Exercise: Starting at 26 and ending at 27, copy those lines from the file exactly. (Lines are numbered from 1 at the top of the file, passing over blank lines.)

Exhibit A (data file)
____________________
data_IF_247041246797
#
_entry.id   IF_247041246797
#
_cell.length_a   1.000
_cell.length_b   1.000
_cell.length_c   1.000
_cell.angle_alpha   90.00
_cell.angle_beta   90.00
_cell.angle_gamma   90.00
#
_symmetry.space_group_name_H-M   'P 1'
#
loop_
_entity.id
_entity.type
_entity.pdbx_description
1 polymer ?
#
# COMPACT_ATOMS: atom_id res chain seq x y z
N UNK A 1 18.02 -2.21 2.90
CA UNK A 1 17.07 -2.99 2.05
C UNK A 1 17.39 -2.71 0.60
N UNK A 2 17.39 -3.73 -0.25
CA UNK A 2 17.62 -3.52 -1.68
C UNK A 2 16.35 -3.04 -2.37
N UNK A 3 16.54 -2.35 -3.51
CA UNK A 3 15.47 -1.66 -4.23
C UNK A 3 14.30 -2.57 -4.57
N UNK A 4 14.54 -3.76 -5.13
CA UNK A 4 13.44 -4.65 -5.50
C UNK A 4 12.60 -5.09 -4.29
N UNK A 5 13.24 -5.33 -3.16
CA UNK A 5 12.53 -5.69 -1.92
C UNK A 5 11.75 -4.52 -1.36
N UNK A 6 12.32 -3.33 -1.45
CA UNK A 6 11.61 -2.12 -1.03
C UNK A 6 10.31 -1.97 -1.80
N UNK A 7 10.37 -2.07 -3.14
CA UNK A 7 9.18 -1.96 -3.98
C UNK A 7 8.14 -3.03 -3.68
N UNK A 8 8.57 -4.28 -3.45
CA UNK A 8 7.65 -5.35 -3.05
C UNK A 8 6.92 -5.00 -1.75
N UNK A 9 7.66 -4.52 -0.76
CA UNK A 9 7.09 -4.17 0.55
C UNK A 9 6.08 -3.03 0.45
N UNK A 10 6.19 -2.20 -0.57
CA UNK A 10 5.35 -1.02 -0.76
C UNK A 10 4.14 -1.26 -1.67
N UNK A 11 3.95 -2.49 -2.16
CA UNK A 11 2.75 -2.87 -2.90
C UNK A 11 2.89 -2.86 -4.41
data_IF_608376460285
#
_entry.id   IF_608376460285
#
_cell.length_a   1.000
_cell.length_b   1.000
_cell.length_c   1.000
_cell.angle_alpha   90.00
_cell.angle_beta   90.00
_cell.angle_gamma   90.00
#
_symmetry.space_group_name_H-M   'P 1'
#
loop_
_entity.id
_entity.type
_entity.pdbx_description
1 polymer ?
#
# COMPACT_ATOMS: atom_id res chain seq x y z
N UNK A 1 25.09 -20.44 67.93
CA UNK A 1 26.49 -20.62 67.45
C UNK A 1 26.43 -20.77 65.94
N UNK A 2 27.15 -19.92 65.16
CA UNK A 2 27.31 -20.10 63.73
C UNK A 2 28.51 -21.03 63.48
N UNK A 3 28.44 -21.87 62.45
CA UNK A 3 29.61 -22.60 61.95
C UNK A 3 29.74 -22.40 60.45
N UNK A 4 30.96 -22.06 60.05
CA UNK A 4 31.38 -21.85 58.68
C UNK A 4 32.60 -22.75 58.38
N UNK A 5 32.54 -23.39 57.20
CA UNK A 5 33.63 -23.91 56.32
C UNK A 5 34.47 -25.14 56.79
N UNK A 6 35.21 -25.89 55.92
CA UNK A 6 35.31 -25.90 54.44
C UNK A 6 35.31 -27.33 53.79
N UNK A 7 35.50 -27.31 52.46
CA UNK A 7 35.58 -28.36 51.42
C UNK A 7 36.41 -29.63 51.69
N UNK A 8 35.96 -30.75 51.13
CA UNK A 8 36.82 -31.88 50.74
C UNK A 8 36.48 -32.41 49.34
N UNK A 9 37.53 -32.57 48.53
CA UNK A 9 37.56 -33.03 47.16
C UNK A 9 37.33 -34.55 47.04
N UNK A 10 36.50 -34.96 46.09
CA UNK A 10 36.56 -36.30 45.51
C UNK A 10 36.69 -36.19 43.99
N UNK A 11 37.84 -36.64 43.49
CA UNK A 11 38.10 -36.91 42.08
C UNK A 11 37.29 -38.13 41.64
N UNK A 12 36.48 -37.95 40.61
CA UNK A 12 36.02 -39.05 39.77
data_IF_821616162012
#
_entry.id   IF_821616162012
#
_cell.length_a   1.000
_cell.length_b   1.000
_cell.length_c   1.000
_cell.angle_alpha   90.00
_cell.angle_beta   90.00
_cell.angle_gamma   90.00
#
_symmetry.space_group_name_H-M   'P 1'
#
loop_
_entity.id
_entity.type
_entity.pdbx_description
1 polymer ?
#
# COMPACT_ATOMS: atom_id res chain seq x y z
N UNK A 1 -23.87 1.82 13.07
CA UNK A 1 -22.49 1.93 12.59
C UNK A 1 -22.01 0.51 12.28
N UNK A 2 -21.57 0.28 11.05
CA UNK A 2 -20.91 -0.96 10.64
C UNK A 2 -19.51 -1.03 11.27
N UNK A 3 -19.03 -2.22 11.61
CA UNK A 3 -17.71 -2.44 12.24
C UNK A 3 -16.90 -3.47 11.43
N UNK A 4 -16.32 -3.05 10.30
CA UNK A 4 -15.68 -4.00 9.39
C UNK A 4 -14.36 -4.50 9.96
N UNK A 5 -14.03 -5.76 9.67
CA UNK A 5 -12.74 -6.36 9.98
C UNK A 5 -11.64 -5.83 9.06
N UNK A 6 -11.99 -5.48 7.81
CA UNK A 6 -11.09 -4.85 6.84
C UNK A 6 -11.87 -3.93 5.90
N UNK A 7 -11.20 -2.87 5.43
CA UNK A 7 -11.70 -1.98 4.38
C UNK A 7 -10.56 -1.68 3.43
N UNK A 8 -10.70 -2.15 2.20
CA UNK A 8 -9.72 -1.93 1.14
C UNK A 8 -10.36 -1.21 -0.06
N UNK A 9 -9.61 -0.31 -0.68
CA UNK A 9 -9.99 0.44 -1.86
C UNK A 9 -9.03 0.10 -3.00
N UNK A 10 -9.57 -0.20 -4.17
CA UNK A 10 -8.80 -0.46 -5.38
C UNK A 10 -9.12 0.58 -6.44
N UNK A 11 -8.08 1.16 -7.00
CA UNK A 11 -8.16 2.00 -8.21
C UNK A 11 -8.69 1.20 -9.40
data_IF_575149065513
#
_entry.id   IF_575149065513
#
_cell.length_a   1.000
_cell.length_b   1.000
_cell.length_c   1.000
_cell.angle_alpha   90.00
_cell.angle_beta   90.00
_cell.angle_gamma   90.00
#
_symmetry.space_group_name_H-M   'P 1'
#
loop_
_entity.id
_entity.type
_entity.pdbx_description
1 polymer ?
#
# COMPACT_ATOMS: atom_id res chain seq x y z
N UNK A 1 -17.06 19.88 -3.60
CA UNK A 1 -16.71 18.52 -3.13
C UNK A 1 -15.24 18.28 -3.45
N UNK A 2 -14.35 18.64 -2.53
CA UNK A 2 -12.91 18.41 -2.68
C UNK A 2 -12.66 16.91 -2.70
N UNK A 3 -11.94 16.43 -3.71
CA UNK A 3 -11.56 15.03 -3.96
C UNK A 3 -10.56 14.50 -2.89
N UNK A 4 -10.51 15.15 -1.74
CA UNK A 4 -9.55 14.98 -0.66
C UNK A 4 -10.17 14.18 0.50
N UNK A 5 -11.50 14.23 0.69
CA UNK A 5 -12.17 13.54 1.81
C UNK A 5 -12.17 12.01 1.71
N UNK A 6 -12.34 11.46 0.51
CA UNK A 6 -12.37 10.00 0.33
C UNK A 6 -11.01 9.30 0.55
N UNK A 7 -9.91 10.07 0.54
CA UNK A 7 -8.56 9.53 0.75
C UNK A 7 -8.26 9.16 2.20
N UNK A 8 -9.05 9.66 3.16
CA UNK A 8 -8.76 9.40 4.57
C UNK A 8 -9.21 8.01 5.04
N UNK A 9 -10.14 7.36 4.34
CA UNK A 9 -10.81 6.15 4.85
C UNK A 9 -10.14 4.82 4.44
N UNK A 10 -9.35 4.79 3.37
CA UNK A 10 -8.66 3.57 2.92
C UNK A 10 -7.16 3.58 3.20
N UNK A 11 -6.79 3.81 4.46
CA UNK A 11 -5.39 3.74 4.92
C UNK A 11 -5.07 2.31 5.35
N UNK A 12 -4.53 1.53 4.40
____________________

C UNK A 2 16.35 -3.04 -2.37
N UNK A 3 16.54 -2.35 -3.51